gms | German Medical Science

VI. International Symposium on AMD – Age-Related Macular Degeneration – Emerging Concepts – Exploring known and Identifying new Pathways

11. - 12.09.2015, Baden-Baden

Engineering viral gene transfer vectors to treat retinal dystrophies

Meeting Abstract

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  • John G. Flannery - Berkeley

VI. International Symposium on AMD – Age-Related Macular Degeneration – Emerging Concepts – Exploring known and Identifying new Pathways. Baden-Baden, 11.-12.09.2015. Düsseldorf: German Medical Science GMS Publishing House; 2015. Doc15amd06

doi: 10.3205/15amd06, urn:nbn:de:0183-15amd061

Veröffentlicht: 1. Oktober 2015

© 2015 Flannery.
Dieser Artikel ist ein Open-Access-Artikel und steht unter den Lizenzbedingungen der Creative Commons Attribution 4.0 License (Namensnennung). Lizenz-Angaben siehe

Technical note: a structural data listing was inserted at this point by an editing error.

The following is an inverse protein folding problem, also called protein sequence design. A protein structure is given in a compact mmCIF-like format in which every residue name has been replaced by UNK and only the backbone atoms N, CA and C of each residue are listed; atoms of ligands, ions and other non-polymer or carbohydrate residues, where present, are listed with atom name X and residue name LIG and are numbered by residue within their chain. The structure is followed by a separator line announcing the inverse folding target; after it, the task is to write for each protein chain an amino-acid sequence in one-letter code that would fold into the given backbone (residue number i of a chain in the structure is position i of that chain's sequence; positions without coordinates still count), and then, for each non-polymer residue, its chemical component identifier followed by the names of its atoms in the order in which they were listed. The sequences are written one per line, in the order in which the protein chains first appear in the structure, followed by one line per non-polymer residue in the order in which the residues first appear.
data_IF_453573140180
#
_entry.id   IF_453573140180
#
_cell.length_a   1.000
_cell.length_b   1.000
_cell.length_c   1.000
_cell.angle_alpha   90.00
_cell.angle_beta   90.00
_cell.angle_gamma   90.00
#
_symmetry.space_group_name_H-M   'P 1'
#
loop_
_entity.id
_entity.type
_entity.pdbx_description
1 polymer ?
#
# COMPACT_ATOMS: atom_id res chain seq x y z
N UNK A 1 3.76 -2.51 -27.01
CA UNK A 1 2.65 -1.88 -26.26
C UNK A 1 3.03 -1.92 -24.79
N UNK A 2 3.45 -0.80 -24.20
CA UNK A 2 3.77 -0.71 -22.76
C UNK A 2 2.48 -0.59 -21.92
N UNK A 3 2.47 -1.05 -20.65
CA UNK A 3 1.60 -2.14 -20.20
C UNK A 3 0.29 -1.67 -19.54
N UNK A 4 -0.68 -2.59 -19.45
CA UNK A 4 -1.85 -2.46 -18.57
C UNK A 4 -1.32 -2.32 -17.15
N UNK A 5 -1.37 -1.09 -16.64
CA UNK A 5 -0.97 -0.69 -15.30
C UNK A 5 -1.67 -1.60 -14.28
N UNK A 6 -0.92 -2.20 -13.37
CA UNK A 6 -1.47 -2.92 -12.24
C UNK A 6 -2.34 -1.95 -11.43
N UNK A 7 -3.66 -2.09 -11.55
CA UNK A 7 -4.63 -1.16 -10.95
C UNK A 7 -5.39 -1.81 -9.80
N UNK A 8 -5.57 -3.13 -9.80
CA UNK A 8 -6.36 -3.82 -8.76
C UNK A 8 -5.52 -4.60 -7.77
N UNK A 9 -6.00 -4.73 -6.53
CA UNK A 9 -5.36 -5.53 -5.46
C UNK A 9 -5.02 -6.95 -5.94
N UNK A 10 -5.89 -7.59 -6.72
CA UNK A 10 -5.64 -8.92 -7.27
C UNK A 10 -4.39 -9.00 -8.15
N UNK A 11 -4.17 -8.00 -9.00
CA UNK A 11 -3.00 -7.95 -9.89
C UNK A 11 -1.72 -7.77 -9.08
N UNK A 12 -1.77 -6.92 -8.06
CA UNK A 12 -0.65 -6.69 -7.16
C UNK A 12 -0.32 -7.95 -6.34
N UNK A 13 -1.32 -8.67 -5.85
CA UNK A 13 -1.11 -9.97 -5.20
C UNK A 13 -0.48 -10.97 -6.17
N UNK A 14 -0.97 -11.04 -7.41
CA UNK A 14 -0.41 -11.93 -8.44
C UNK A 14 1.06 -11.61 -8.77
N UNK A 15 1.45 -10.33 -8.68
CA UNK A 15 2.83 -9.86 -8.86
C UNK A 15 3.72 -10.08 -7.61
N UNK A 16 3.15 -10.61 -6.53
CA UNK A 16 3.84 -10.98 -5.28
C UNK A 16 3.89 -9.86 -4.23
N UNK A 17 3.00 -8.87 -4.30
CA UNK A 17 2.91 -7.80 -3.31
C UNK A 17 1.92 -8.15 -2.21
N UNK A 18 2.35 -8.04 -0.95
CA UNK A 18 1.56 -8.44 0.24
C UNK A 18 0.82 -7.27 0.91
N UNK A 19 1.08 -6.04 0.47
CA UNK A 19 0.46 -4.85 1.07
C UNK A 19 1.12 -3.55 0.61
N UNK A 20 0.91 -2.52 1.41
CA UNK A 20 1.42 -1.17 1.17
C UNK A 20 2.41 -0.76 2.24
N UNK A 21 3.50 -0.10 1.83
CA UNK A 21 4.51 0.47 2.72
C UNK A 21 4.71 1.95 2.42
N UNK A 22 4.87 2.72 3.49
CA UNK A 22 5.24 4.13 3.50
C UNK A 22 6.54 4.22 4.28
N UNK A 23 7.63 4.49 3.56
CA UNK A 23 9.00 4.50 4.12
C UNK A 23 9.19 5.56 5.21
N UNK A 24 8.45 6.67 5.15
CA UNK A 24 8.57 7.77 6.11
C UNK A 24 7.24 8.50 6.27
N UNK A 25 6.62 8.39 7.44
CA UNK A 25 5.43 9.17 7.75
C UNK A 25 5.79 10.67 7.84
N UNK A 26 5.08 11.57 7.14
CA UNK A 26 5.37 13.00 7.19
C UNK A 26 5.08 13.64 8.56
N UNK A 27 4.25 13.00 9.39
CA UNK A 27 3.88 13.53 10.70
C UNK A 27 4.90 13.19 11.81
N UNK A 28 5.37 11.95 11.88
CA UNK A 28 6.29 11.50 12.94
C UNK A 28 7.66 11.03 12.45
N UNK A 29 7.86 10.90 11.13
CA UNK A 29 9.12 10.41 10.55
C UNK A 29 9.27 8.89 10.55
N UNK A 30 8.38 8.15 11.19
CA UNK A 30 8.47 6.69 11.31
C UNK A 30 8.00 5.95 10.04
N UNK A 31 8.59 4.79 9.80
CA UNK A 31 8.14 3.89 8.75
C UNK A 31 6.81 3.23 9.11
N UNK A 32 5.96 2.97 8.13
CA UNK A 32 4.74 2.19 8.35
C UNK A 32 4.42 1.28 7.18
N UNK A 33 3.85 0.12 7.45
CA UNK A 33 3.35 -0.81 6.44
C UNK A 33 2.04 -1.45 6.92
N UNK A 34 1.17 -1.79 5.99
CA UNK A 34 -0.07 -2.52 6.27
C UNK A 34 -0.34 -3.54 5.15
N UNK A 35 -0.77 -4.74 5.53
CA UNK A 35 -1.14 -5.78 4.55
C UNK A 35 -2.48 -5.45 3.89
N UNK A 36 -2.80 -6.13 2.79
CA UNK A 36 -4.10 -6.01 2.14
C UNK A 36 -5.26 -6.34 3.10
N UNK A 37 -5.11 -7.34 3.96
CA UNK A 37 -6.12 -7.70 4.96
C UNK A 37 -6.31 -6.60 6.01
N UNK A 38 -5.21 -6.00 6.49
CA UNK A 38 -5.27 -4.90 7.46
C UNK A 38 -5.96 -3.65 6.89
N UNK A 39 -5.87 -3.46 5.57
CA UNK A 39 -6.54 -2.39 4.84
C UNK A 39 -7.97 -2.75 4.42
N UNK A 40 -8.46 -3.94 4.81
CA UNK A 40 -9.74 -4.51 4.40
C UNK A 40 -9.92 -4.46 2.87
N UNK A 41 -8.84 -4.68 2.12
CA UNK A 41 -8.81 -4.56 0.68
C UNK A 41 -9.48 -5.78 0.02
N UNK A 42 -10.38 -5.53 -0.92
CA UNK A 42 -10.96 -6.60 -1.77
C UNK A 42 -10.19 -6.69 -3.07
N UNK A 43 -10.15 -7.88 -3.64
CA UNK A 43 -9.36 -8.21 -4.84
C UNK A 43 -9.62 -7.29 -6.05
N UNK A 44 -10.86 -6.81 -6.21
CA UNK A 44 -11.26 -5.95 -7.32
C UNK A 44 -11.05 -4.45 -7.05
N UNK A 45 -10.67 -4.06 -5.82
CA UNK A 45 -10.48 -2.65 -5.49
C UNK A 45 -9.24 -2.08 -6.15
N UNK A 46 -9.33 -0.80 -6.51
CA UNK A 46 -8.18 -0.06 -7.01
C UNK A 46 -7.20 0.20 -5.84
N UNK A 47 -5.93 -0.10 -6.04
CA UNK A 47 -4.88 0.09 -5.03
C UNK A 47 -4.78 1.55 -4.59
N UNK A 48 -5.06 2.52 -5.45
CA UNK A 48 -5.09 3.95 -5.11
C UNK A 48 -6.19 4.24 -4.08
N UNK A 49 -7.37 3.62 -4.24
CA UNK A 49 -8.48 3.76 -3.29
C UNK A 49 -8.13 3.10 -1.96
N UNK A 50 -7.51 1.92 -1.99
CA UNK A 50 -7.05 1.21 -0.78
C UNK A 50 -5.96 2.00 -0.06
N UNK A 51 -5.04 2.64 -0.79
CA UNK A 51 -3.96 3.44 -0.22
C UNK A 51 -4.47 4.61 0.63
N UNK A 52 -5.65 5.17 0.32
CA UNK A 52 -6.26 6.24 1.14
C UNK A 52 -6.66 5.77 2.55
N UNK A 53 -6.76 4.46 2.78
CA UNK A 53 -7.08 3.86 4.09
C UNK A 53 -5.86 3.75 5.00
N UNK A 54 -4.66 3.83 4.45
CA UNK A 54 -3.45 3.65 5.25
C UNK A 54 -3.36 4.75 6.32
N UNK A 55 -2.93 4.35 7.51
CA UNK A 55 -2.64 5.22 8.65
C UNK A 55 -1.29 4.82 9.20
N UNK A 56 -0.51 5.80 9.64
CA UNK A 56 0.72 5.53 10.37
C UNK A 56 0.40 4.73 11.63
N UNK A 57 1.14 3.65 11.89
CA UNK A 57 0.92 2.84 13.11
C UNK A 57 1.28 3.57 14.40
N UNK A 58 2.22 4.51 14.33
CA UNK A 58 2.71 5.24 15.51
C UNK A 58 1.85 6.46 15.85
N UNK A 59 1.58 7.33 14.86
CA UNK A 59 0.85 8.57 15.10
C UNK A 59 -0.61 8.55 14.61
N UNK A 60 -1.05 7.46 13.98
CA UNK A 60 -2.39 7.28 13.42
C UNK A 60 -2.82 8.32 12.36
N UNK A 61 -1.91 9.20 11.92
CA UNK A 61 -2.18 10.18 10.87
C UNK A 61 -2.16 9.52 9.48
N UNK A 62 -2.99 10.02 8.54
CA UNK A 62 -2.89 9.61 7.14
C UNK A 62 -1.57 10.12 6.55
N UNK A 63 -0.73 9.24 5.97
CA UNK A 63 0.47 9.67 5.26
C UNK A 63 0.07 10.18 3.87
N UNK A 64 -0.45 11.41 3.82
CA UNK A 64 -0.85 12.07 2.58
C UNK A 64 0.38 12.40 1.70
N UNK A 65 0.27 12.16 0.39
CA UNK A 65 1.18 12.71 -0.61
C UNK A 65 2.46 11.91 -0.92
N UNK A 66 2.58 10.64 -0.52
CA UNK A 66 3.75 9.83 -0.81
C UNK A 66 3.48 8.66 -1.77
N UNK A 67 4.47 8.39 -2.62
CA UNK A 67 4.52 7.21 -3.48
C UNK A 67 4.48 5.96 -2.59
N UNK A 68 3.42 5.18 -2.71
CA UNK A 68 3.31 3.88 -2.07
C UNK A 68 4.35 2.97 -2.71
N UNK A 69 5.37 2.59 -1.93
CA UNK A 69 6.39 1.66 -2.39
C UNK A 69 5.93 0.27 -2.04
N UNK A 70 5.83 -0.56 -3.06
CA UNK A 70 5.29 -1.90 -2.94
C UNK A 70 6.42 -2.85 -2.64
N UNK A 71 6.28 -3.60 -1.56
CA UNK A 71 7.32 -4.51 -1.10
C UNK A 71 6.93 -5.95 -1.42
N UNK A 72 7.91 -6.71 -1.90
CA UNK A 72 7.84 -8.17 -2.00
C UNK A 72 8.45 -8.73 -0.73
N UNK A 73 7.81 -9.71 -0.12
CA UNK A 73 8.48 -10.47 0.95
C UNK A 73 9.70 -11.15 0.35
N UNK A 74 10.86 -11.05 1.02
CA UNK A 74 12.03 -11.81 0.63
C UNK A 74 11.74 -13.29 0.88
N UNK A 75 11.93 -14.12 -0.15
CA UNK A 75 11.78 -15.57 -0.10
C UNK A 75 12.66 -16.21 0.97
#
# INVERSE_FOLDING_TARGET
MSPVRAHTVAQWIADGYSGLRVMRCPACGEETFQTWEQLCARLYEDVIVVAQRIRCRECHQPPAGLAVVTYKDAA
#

Since the first discovery of a gene causing retinitis pigmentosa in 1980, there has been remarkable progress by many investigators to identify the causative genes for most forms of inherited blinding diseases of the retina. It is estimated that all of the causative genes for most large patient groups and families are now known, with only a small number of very rare cases yet to be elucidated. Currently there are over 250 gene defects identified, making blindness one of the most heterogeneous diseases known. With this great amount of molecular information now available, common, causative mechanisms and defects in biochemical pathways are beginning to emerge. An unforeseen finding is that the great majority of the identified genes (over 95%) specifically cause death of rod photoreceptors. Only a handful of the identified genes are expressed in retinal glia, retinal interneurons, ganglion cells or the retinal pigment epithelium. This implies that cone photoreceptors, responsible for high-resolution and color vision, are genetically normal in most patients, but degenerate as a consequence of the death of rod photoreceptors. We describe a molecular mechanism by which the rod-derived cone viability factor (RdCVF), a factor normally released by rods, controls glucose entry into cones, enhancing their survival. Rods cell death deprives cones of this necessary factor, and cones literally starve to death. Virus mediated gene transfer of RdCVF to the retina, can dramatically slow cone loss and increase their physiologic function by supplying this secreted factor from other cellular sources. This may be a broadly applicable treatment for many retinal degeneration patients, as it does not require knowledge of the causative mutation. This type of therapy is far from perfect, as it does nothing to prevent rods from degeneration, but may be useful to save genetically healthy cones in retinal dystrophies.